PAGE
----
• Be extremely careful if your reputation or goodwill is riding on success the first try
Remain motivated
Probably the most important, but you must find ways to keep motivation high. Essentially you need to build passion in your business.
  • If intrinsic motivation is high, and we are passionate about what we are doing, creativity will be free flowing
  • People who are driven to perform do so based on internal drive - not external incentives. They want to do a good job.
  • People in new innovation spaces must believe that they will get the reward they deserve for their efforts, even though at the start no one really knows what the reward will be.
Clearly it is important in new innovation spaces that failure is expected, but if you are in this space, make sure it goes deeper than that. It must be supported with the appropriate culture and incentives, allong with appropriate expectations, planning, resources to have many 'do-overs' in order to find the right solution.

Friday, July 06, 2007

Using 'Free' To Grow Your Business

There is a series of posts on techdirt (see list at the end of the linked article) that have culminated with a summary article about using the concept of free to grow your business.

The article raise two important points regarding the use of free in your business model. The first is that if done correctly, you can increase your market size greatly. The second is that if you don't, someone else will do it correctly, and your existing business model will be in serious trouble.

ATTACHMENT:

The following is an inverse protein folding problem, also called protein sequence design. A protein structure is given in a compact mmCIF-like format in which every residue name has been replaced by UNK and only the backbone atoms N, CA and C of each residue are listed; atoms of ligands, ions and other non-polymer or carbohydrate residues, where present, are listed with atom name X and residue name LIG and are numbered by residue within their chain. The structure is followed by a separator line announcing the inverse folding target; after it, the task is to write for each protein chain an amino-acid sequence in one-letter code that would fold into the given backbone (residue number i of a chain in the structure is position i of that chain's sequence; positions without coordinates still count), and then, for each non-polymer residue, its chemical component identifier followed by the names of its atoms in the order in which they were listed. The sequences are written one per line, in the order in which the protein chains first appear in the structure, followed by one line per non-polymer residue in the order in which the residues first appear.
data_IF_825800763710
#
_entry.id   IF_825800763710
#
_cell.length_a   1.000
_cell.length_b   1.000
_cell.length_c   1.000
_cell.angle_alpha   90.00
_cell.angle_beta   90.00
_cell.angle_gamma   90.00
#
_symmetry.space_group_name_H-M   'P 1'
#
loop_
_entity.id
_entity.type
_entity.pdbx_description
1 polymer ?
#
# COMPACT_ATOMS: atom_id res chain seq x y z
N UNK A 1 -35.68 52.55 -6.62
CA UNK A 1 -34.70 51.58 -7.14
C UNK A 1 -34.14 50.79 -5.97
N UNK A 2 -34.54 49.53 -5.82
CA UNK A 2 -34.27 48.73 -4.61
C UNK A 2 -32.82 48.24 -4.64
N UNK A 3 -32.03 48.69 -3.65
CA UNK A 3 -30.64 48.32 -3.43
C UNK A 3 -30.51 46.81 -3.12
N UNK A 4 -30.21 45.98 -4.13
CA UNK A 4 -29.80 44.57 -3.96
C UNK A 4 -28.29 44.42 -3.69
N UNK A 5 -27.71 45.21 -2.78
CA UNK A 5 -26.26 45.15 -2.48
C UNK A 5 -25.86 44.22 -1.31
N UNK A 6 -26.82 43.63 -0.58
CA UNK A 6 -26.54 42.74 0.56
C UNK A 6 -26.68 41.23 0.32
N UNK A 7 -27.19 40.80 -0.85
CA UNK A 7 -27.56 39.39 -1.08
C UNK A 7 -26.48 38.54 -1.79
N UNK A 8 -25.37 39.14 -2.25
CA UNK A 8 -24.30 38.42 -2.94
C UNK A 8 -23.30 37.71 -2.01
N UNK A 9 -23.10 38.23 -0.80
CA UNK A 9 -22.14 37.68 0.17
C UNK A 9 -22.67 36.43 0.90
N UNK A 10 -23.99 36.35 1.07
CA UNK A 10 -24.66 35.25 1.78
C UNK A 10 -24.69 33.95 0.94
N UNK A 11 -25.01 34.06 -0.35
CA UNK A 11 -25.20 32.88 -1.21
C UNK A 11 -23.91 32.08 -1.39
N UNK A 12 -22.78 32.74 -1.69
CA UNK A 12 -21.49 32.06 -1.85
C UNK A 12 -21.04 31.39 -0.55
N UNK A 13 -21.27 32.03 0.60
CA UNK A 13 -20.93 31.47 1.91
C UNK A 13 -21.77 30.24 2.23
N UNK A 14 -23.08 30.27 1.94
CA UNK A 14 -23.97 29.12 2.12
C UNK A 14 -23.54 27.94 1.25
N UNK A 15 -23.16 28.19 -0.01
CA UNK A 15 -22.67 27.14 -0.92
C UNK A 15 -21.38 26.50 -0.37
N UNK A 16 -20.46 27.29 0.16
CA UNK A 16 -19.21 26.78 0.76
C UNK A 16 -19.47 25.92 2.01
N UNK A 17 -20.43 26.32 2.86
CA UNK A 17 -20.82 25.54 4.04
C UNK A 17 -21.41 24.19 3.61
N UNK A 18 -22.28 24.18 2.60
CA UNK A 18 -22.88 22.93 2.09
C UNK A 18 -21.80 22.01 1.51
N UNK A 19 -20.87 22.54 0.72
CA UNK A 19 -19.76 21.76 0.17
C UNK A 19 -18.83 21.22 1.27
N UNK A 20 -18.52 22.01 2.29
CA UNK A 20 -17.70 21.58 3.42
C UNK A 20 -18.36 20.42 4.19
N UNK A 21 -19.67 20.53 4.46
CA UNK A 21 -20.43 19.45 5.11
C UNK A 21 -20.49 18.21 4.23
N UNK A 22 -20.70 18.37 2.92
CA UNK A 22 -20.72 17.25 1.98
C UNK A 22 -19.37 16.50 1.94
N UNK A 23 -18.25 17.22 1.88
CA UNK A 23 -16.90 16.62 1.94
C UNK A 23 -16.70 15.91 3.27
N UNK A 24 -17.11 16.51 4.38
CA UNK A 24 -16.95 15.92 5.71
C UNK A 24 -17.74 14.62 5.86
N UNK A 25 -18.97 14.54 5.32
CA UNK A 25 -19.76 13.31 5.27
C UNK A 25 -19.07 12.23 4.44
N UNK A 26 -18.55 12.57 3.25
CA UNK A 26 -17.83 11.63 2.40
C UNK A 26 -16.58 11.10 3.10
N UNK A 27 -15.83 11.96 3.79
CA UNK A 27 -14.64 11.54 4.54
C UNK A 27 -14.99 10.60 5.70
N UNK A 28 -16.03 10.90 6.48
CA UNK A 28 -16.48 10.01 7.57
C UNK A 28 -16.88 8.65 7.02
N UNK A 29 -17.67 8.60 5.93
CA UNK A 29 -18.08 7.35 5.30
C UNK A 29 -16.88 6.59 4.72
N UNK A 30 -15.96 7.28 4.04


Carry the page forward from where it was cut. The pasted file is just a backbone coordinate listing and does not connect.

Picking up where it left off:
The author defines 4 steps that in theory can be applied to any market with respect to the economics of free. (The author admits that some markets might be more challenging than others)

  1. Redefine your market based on the benefits.
  2. Break the benefits down into scarce and infinite components.
  3. Set the infinite components free, syndicate them, make them easy to get - all to increase the value of the scarce components.
  4. Charge for the scarce components that are tied to the infinite components.
This sounds very straightforward, and I suggest you try it against your market or any market you have some familiarity with. I tried this with a few different markets and it was much more difficult than you might think. Probably the most difficult part for me was breaking down the benefits into infinite and scarce. In markets where the product is related to content, the concept of infinite is much easier to define.

For this post, I chose to try the post-secondary education market through this lens: (feel free to disagree or add on)
  1. Redefine the market: The benefit is innovation potential
  2. Break the benefits down: Infinite - course content, research results;Scarce - Field experts, facilities/equipment, thought diversity, idea diversity, degrees/certifications, talent pool
  3. Set the infinite components free: Make research results publicly available to companies and possible users of the research, (but track who is looking at it). Make all course information materials, book lists etc available online. Include sample or all video lectures. This supports the redefined market/benefits.